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The esports lab is located in the community center at University Village. (Kelly Watkins / The Signpost)

The computer lab at University Village had its grand opening September 7, which includes an Esports lounge open to all registered students as well as standard computer lab equipment and services.

According to team leader Matthew Asay of the Elizabeth Hall computer lab location, the technology available to students in the new esports lab makes gaming their number one priority. “The esports lab has higher-end MSI gaming computers and monitors with high refresh rates and higher resolutions,” Asay said.

He also mentioned that a 65” 4K television is available to students who wish to bring their consoles to plug and play, as well as gaming chairs and other arrangements for a more relaxed setting.

“It really is geared toward the Esports Club, and all gamers on campus,” said Asay.

Computer lab supervisor Sarah MacKay came up with the idea to collaborate with the Esports Club to revitalize the University Village location since it hasn’t been receiving as much attention as they would have wanted in the past.

“It had very low usage,” said MacKay. “Esports are a huge thing right now. They have lots of scholarship and student retention benefits and opportunities for students.”

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The esports lab is located in the community center at University Village. (Kelly Watkins / The Signpost)

According to MacKay, it was this consideration that led to them approaching the Esports Club. “It is still a computer lab; it is still open to all students for academic purposes. But this location is completely tailored to gaming,” said MacKay.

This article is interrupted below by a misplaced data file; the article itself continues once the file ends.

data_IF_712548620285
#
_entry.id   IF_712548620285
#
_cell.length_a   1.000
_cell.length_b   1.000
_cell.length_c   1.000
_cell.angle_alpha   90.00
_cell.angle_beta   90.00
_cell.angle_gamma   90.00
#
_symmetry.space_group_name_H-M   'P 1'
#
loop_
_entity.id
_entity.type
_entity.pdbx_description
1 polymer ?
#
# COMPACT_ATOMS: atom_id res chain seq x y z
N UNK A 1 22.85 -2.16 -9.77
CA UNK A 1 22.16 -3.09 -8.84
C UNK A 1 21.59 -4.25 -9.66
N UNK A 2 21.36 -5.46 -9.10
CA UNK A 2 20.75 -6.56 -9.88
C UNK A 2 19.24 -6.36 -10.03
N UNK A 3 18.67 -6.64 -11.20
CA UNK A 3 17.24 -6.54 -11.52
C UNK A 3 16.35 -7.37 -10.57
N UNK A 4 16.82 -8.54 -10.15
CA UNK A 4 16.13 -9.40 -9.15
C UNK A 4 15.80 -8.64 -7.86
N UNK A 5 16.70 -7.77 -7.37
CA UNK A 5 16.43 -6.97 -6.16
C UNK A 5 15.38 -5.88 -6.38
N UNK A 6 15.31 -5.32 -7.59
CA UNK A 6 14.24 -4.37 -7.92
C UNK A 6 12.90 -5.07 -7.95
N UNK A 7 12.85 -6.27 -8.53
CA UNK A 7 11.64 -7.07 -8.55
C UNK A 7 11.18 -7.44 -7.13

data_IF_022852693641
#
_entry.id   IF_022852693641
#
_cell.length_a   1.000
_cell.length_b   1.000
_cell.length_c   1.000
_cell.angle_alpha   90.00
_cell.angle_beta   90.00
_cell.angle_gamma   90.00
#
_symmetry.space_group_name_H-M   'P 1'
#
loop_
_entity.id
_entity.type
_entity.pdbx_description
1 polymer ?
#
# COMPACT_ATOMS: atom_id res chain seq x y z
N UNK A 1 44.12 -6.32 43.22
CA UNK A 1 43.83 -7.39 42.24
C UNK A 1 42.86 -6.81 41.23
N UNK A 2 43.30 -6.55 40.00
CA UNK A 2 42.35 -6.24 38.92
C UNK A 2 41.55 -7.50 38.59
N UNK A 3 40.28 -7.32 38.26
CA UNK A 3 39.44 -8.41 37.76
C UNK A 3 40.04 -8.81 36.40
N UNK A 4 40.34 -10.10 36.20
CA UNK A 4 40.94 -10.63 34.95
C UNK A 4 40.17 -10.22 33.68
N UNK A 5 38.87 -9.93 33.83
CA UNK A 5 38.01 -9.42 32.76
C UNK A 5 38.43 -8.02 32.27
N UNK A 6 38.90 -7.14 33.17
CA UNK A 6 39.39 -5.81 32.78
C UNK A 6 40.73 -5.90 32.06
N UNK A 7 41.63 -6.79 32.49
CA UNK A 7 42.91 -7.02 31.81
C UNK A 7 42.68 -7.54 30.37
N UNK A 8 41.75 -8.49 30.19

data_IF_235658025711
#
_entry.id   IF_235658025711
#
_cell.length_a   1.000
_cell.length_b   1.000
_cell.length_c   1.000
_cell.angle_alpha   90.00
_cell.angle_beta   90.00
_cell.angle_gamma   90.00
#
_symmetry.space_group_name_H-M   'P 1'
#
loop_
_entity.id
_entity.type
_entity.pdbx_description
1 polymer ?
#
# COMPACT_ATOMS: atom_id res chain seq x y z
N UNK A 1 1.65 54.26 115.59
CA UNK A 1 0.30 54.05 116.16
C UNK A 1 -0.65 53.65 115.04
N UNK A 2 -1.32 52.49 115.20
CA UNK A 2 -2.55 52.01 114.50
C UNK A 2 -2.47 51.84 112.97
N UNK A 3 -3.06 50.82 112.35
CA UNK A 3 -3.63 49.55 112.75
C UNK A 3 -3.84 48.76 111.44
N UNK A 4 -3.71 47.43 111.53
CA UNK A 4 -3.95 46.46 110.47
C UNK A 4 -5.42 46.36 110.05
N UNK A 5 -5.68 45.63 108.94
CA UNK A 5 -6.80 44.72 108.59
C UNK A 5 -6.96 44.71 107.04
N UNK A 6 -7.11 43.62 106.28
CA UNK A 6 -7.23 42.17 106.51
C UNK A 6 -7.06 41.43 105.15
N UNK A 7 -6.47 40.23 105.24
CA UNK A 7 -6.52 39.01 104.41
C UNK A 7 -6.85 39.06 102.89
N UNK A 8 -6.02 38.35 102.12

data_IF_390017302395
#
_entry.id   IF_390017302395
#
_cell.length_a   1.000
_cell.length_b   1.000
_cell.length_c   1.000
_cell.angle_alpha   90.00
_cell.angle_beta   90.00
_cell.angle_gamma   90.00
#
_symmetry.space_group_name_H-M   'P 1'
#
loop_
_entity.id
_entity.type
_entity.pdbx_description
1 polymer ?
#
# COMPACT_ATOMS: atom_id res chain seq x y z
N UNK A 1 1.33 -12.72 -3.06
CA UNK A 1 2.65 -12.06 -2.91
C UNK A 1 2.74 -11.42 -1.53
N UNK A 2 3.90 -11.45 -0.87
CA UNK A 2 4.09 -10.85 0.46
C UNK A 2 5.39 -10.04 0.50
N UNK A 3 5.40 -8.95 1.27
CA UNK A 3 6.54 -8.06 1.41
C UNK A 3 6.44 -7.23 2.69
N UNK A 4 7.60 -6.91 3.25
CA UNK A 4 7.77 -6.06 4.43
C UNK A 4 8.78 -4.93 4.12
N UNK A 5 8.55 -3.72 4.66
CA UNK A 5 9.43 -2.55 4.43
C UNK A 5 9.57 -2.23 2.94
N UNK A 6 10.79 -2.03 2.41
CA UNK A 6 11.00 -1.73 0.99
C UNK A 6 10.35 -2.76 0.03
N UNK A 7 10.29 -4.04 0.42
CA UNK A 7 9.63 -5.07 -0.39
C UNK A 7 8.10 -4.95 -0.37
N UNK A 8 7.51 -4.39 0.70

To Esports Club president Brayden Vera, the collaboration with the computer labs team has been a huge milestone for him and for the club as a whole. “After getting this lab, the next step is to try to get scholarship opportunities for our varsity teams for playing esports on campus,” Vera said.

“The computer labs have always been supportive of the Esports Club,” Asay said. “We’ve hosted some of their tournaments over the years in our open labs on campus and fully encourage people to use our computers to play games as they like.”

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The esports lab is located in the community center at University Village. (Kelly Watkins / The Signpost)

Asay said sees the grand opening of the esports lab as a “soft open” for the location.

The Esports Club’s goal is to help foster and grow the competitive and casual gaming community at Weber State University and help better prepare their club members for official esports sponsorship and the competitive gaming environment and lifestyle.

Vera said the club hosts events and tournaments for students and community members.

“We also run trials for varsity and junior varsity team to compete with other colleges and local tournaments,” Vera said.

“I think Weber State, for the last 2 to 3 years, has been very supportive to all of their clubs and organizations,” Vera said. “I think sometimes their leaders don’t know their assets, or who to talk to. That’s why it’s so important that they ask around for these opportunities because you don’t know who will support you if you never ask.”

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